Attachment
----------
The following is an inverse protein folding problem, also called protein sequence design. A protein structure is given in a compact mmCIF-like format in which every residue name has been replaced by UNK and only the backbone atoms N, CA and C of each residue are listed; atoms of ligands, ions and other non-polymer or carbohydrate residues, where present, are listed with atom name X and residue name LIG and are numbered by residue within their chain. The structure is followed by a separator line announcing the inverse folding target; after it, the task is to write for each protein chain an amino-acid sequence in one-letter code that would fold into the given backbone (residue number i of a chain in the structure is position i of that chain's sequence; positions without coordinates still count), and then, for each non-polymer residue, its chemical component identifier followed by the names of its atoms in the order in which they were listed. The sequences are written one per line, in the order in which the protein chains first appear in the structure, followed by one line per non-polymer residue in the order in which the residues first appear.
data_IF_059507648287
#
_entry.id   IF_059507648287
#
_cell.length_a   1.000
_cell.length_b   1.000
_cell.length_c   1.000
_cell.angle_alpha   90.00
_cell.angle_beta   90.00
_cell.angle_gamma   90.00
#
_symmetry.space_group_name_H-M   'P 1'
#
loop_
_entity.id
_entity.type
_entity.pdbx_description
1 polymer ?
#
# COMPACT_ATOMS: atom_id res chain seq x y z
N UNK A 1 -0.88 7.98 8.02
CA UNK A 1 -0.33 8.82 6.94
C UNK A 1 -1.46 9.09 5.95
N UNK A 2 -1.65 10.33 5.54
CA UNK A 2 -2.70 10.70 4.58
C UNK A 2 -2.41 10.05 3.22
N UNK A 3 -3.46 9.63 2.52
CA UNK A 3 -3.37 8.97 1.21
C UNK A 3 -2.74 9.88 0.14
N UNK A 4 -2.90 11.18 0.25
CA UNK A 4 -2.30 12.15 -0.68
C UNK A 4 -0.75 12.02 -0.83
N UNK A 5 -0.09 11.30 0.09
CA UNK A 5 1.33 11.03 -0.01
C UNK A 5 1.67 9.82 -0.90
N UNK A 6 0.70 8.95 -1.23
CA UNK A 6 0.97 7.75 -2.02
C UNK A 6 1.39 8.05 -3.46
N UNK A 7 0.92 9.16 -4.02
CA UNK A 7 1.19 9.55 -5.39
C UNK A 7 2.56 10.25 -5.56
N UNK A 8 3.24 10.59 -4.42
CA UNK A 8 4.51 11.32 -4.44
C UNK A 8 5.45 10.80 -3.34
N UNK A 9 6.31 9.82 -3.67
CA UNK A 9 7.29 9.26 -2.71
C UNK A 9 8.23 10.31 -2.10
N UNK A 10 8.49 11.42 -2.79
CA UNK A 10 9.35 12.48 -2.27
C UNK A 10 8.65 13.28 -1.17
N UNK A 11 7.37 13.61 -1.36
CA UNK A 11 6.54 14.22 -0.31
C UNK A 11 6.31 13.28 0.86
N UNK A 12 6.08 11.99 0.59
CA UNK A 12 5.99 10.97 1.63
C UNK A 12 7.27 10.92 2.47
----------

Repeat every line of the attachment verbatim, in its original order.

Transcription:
The following is an inverse protein folding problem, also called protein sequence design. A protein structure is given in a compact mmCIF-like format in which every residue name has been replaced by UNK and only the backbone atoms N, CA and C of each residue are listed; atoms of ligands, ions and other non-polymer or carbohydrate residues, where present, are listed with atom name X and residue name LIG and are numbered by residue within their chain. The structure is followed by a separator line announcing the inverse folding target; after it, the task is to write for each protein chain an amino-acid sequence in one-letter code that would fold into the given backbone (residue number i of a chain in the structure is position i of that chain's sequence; positions without coordinates still count), and then, for each non-polymer residue, its chemical component identifier followed by the names of its atoms in the order in which they were listed. The sequences are written one per line, in the order in which the protein chains first appear in the structure, followed by one line per non-polymer residue in the order in which the residues first appear.
data_IF_059507648287
#
_entry.id   IF_059507648287
#
_cell.length_a   1.000
_cell.length_b   1.000
_cell.length_c   1.000
_cell.angle_alpha   90.00
_cell.angle_beta   90.00
_cell.angle_gamma   90.00
#
_symmetry.space_group_name_H-M   'P 1'
#
loop_
_entity.id
_entity.type
_entity.pdbx_description
1 polymer ?
#
# COMPACT_ATOMS: atom_id res chain seq x y z
N UNK A 1 -0.88 7.98 8.02
CA UNK A 1 -0.33 8.82 6.94
C UNK A 1 -1.46 9.09 5.95
N UNK A 2 -1.65 10.33 5.54
CA UNK A 2 -2.70 10.70 4.58
C UNK A 2 -2.41 10.05 3.22
N UNK A 3 -3.46 9.63 2.52
CA UNK A 3 -3.37 8.97 1.21
C UNK A 3 -2.74 9.88 0.14
N UNK A 4 -2.90 11.18 0.25
CA UNK A 4 -2.30 12.15 -0.68
C UNK A 4 -0.75 12.02 -0.83
N UNK A 5 -0.09 11.30 0.09
CA UNK A 5 1.33 11.03 -0.01
C UNK A 5 1.67 9.82 -0.90
N UNK A 6 0.70 8.95 -1.23
CA UNK A 6 0.97 7.75 -2.02
C UNK A 6 1.39 8.05 -3.46
N UNK A 7 0.92 9.16 -4.02
CA UNK A 7 1.19 9.55 -5.39
C UNK A 7 2.56 10.25 -5.56
N UNK A 8 3.24 10.59 -4.42
CA UNK A 8 4.51 11.32 -4.44
C UNK A 8 5.45 10.80 -3.34
N UNK A 9 6.31 9.82 -3.67
CA UNK A 9 7.29 9.26 -2.71
C UNK A 9 8.23 10.31 -2.10
N UNK A 10 8.49 11.42 -2.79
CA UNK A 10 9.35 12.48 -2.27
C UNK A 10 8.65 13.28 -1.17
N UNK A 11 7.37 13.61 -1.36
CA UNK A 11 6.54 14.22 -0.31
C UNK A 11 6.31 13.28 0.86
N UNK A 12 6.08 11.99 0.59
CA UNK A 12 5.99 10.97 1.63
C UNK A 12 7.27 10.92 2.47